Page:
Honolulu officials brokered a deal Monday to resuscitate the $142 million sale of 12 public affordable housing complexes to a private developer. The agreement relies on city coffers to make the transaction possible.
This set off a series of tense negotiations between representatives of the development group and the Caldwell administration to salvage the sale, while simultaneously addressing the possibility of future litigation if it collapses.
But on Monday, Managing Director Ember Shinn announced that the city had come to an interim agreement with the development group that will give it more time to complete the transaction by a March 31 deadline.
Her announcement came shortly after the city’s deadline of 4 p.m. Monday to broker a deal or search for a new buyer.
“The parties are committed to taking extraordinary efforts to make this deal work for the betterment of the tenants of the housing properties and for the city and its residents,” Shinn said in a written statement.
Those extraordinary efforts include extending city financing to the private development group, which is made up of Highlands Property Development out of California, Richard Gushman, a well-known Honolulu developer and Stephen Gelber, a local real estate and tax attorney.
Specifics on what the financing might look like were not available Monday, and it’s likely those won’t be hammered out until a later date.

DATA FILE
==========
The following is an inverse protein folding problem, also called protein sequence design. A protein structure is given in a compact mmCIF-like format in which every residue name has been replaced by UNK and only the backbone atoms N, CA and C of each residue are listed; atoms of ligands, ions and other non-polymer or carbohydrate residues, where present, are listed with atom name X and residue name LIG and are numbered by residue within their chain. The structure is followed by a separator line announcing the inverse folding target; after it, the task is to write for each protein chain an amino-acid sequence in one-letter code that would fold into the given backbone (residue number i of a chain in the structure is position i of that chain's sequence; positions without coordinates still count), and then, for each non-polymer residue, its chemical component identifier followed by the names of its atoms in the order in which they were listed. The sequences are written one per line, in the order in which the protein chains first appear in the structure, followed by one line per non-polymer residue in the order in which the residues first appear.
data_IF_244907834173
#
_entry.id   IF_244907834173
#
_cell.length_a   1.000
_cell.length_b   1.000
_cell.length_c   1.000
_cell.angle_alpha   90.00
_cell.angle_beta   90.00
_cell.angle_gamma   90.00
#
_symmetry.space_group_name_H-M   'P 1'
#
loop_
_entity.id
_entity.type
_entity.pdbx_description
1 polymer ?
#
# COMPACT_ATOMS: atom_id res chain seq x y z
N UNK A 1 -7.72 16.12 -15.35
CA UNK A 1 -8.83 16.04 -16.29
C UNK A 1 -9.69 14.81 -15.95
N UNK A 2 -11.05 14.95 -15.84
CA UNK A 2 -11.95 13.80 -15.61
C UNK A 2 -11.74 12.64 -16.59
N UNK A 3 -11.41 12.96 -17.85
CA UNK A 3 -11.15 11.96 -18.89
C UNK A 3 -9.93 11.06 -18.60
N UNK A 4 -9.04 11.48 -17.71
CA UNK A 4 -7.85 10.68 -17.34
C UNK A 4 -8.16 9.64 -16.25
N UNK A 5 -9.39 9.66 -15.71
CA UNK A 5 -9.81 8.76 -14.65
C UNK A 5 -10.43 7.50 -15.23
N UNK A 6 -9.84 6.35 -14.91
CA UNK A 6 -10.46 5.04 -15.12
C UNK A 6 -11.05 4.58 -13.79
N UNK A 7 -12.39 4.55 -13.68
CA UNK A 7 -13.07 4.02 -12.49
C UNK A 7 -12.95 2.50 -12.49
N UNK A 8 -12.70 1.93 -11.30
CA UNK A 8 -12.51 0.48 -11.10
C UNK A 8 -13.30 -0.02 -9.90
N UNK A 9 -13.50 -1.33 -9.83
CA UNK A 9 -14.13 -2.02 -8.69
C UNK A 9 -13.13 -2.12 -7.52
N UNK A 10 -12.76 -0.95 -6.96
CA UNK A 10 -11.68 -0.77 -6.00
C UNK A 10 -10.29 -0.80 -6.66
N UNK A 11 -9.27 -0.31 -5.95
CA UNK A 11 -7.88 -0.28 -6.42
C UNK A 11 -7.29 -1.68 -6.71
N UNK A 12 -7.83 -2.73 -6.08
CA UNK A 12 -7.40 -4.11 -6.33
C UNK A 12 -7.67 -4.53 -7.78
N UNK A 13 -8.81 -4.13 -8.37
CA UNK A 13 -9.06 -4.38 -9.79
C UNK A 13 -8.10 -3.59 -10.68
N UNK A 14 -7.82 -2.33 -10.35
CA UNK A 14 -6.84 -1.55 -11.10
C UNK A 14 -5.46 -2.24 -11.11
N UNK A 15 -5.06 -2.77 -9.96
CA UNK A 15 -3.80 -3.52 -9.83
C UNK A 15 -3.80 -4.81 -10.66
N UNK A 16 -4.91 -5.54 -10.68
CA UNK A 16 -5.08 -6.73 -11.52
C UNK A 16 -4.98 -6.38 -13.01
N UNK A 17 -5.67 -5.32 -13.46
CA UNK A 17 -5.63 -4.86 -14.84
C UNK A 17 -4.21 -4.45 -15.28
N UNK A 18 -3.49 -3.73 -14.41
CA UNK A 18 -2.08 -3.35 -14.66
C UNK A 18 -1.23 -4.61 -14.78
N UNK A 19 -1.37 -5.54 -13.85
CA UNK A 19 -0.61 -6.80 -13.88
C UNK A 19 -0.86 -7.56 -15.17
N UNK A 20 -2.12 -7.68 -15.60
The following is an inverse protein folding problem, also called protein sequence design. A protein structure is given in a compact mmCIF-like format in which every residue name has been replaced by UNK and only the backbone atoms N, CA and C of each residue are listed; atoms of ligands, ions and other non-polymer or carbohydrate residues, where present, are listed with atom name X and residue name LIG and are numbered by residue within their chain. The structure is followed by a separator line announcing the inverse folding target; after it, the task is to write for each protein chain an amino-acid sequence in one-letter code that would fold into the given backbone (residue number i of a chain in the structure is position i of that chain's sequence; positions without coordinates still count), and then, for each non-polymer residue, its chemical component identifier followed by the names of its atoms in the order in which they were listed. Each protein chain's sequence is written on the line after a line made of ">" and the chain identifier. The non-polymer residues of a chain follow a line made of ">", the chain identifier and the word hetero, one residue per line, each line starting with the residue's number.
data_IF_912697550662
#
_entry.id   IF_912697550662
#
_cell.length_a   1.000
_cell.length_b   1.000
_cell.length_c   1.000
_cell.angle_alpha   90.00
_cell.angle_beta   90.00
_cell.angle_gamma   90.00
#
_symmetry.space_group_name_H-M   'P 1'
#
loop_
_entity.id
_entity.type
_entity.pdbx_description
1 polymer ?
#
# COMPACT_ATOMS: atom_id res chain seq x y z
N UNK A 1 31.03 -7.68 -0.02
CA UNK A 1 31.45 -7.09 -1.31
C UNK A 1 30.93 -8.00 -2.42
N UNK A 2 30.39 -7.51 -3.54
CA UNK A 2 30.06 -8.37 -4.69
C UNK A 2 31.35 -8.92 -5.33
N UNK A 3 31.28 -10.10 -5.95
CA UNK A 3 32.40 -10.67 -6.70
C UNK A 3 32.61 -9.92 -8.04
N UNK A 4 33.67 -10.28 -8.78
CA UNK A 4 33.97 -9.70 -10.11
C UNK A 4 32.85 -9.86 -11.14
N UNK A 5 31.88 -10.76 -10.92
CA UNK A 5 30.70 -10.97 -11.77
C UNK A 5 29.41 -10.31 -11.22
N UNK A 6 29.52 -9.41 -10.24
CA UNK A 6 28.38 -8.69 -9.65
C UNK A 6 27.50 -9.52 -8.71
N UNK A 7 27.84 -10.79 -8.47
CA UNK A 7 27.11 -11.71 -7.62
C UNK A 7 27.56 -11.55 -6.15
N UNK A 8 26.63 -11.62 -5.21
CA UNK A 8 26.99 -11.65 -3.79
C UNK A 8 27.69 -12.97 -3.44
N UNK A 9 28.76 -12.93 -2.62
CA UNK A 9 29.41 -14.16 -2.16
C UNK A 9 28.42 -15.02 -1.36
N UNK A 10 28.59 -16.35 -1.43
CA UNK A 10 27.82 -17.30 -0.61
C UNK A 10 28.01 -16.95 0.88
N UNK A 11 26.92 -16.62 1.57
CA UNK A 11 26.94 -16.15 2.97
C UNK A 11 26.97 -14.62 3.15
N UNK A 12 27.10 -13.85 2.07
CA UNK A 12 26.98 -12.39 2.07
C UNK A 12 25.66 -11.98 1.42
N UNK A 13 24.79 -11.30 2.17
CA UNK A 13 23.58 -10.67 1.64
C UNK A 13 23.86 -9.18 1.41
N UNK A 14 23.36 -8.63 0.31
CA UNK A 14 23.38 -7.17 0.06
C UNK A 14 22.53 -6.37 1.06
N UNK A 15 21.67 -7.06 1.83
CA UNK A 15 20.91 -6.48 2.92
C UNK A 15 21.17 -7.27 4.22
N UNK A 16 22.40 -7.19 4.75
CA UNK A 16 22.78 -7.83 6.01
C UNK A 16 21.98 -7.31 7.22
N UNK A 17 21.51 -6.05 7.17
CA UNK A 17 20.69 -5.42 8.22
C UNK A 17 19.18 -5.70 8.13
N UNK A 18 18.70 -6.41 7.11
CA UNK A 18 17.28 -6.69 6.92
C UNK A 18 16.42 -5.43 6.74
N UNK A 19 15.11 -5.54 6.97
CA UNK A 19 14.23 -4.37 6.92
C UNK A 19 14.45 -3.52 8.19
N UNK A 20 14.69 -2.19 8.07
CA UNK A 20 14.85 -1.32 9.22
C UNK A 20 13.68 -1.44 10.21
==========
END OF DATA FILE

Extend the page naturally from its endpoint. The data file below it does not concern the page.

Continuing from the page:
There’s also the possibility the city’s financing might not be enough to save the deal. In a Jan. 6 letter, William Rice, of Honolulu Affordable Housing Partners, said his group still needs to make sure the financing will allow the sale to pencil out.
If the affordable housing deal falls through, the possible ramifications could be severe. The city could potentially be on the hook for millions of dollars in litigation expenses given that Honolulu Affordable Housing Partners has said Martin’s political dealings were directly to blame for its lenders backing out.
Honolulu’s budget — which already suffers from projected shortfalls — would also feel the pinch if it lost out on a $142 million windfall. That money from the deal is supposed to go toward paying down debt, funding various nonprofit ventures and propping up Mayor Kirk Caldwell’s homelessness initiative.
The development group had also offered to pay up to $50 million in capital improvements to the apartment complexes, something city officials said was lacking from other buyers’ proposals.